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Despite Texas medical marijuana win, challenges remain

On Behalf of | Nov 24, 2017 | Family Law |

Many argue that Texas came late to the table in acknowledging the potential value of marijuana as medicine. Approval of its use under the Compassionate Use Act only came two years ago. As of Sept. 1, 2017, there are just three licensed medical marijuana producers for the entire state, and critics say rules for prescribing the drug are so restrictive that there’s concern few patients will derive any benefit.

Another aspect of this issue that remains unclear is what implications there might be in the context of parenting relationships with children. While this is something most people might not think much about, attorneys experienced in helping clients establish parenting and child visitation plans are aware of the challenges that medical marijuana treatment can present. Overcoming them can be complex.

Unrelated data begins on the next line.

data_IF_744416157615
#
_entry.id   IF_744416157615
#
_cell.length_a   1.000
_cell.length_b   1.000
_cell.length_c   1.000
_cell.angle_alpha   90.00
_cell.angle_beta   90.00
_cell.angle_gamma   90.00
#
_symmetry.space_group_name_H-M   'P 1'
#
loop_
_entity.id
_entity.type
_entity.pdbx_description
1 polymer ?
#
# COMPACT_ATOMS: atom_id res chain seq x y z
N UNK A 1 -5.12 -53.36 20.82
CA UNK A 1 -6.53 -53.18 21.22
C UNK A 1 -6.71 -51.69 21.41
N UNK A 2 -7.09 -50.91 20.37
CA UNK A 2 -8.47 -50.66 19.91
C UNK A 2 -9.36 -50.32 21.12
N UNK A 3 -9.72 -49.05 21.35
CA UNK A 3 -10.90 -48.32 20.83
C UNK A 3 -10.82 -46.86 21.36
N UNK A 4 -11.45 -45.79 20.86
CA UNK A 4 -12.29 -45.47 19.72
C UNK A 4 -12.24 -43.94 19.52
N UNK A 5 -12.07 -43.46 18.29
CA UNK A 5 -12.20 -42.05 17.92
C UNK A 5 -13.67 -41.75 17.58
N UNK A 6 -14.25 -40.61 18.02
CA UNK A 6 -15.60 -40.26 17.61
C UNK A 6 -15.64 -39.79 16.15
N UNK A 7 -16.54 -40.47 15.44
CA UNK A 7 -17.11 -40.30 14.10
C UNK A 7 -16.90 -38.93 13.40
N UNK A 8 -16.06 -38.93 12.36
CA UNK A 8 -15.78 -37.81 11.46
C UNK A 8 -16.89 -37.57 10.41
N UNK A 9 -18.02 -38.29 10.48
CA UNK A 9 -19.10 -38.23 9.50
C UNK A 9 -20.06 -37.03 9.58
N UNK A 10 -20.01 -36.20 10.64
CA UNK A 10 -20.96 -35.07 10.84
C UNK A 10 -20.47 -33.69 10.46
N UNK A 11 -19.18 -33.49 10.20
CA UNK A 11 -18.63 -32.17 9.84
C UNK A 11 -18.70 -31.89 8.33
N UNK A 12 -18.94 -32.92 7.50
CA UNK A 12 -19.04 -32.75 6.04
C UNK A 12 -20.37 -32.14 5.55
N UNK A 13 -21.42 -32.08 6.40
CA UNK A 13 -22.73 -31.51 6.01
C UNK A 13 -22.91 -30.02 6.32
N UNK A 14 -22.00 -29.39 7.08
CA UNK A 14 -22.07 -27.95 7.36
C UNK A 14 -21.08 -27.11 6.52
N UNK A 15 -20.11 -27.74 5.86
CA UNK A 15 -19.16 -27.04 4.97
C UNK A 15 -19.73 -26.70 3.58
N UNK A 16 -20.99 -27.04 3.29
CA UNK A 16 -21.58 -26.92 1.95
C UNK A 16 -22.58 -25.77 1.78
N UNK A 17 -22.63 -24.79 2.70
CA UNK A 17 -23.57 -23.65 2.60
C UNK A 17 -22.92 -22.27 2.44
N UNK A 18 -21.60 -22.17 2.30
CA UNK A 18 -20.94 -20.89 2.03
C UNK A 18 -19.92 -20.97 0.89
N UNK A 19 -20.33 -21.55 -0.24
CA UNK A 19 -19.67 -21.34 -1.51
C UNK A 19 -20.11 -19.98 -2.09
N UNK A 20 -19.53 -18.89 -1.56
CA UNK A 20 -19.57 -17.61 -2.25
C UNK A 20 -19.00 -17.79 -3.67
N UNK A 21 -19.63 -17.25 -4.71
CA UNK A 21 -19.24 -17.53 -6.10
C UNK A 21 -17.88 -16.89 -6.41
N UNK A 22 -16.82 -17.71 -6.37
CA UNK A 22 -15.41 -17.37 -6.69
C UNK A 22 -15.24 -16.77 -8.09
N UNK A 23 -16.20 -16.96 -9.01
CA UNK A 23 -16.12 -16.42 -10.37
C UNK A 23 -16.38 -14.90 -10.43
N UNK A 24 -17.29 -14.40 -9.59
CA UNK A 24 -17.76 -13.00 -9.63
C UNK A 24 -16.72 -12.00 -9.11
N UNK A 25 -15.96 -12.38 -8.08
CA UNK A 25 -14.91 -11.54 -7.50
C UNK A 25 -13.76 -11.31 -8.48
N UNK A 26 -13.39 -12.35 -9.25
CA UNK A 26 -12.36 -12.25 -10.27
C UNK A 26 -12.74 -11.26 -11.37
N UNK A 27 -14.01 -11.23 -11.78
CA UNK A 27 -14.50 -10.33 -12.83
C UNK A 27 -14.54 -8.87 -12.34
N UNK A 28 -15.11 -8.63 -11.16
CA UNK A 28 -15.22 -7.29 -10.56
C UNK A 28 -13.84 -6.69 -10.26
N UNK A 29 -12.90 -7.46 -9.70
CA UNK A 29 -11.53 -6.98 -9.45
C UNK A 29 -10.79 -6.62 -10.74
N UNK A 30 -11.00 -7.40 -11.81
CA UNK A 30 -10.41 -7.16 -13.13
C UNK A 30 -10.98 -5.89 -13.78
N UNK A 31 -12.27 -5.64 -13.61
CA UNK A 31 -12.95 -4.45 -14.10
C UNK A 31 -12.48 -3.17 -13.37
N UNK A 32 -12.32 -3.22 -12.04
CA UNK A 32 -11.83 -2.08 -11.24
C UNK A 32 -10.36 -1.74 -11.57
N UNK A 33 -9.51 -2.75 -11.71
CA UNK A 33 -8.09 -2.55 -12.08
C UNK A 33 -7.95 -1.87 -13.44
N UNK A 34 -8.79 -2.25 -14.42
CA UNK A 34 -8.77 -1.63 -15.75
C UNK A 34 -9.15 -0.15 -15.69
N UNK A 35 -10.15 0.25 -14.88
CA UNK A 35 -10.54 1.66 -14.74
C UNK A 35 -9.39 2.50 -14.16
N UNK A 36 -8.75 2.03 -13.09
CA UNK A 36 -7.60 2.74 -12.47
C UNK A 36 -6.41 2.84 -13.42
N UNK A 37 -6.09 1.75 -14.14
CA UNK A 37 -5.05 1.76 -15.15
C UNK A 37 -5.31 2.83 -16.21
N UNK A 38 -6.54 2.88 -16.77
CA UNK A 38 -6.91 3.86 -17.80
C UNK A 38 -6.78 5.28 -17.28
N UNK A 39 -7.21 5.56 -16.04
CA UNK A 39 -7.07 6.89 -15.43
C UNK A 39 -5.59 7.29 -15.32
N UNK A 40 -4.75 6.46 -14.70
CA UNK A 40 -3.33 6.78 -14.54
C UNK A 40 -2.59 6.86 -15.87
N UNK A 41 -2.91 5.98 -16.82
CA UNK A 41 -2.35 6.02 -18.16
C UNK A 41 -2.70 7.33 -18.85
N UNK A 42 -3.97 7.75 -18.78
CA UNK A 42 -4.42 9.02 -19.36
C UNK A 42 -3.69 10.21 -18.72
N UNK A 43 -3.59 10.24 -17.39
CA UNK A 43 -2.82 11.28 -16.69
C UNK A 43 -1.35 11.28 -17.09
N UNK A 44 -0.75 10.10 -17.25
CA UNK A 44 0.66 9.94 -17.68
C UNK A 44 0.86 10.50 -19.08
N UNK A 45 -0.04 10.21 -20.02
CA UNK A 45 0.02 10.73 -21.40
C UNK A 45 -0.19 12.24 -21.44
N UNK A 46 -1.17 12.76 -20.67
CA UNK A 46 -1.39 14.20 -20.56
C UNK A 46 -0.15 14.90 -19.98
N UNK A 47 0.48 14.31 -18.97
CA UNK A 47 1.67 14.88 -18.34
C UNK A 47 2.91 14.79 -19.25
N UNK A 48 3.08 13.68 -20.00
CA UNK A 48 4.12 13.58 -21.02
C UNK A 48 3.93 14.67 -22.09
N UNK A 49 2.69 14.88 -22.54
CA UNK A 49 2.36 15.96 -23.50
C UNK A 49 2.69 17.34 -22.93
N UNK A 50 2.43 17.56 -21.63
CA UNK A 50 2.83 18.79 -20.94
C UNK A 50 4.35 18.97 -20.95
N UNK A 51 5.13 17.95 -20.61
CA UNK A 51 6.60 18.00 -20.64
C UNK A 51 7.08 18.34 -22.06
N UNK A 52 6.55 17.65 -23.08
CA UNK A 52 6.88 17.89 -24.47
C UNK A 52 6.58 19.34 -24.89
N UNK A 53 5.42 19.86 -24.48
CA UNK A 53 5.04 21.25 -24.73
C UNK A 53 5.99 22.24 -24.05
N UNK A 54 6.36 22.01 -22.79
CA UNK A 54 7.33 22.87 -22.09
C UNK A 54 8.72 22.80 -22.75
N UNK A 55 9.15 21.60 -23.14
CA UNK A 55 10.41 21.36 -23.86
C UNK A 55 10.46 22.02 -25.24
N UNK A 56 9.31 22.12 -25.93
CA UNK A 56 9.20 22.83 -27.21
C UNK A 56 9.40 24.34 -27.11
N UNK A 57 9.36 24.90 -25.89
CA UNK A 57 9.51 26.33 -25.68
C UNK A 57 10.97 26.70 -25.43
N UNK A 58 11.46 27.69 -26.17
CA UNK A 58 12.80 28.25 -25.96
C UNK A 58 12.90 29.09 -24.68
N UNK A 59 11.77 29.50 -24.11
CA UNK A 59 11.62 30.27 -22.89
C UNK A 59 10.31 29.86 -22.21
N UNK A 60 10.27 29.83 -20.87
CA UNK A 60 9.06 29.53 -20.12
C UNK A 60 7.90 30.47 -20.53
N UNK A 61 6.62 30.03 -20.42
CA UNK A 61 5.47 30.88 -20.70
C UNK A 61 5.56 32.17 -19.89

Considering the deep divide that exists over the risks of marijuana use, it is not surprising that a divide should remain among stakeholders in protecting children from exposure to it – even if it is considered a viable medical therapy. In matters of separation and divorce, the best interests of the children are the overriding concern of the courts. And there is still little consensus among medical experts about what compounds in marijuana provide relief for various conditions or how to control dosing.

That can lead to disquiet on the family front, as one case out of another state reflects. In this matter, a mother of two young girls sought to restrict visitation of the girls with their father. Her reason was his legal use of marijuana for chronic pain.

The mother said she worried that the children could be exposed to the drug or the father might suffer impairment while the children are with him. But the father said that, in compliance with existing court orders, he doesn’t use the drug before or during visits with the children. He also doesn’t keep marijuana in his home.

That father enjoys unsupervised visits with his daughters, but it required going to court to obtain them. And considering the level of division that still exists in Texas, even under the Compassionate Use Act, it seems safe to say that courts will be called on to weigh in as questions continue to arise on a case-by-case basis.

Parents dealing with medical marijuana issues may decide to consult with a Board-certified experienced Family Law specialist to review legal options available to them in the context of local courts in their area.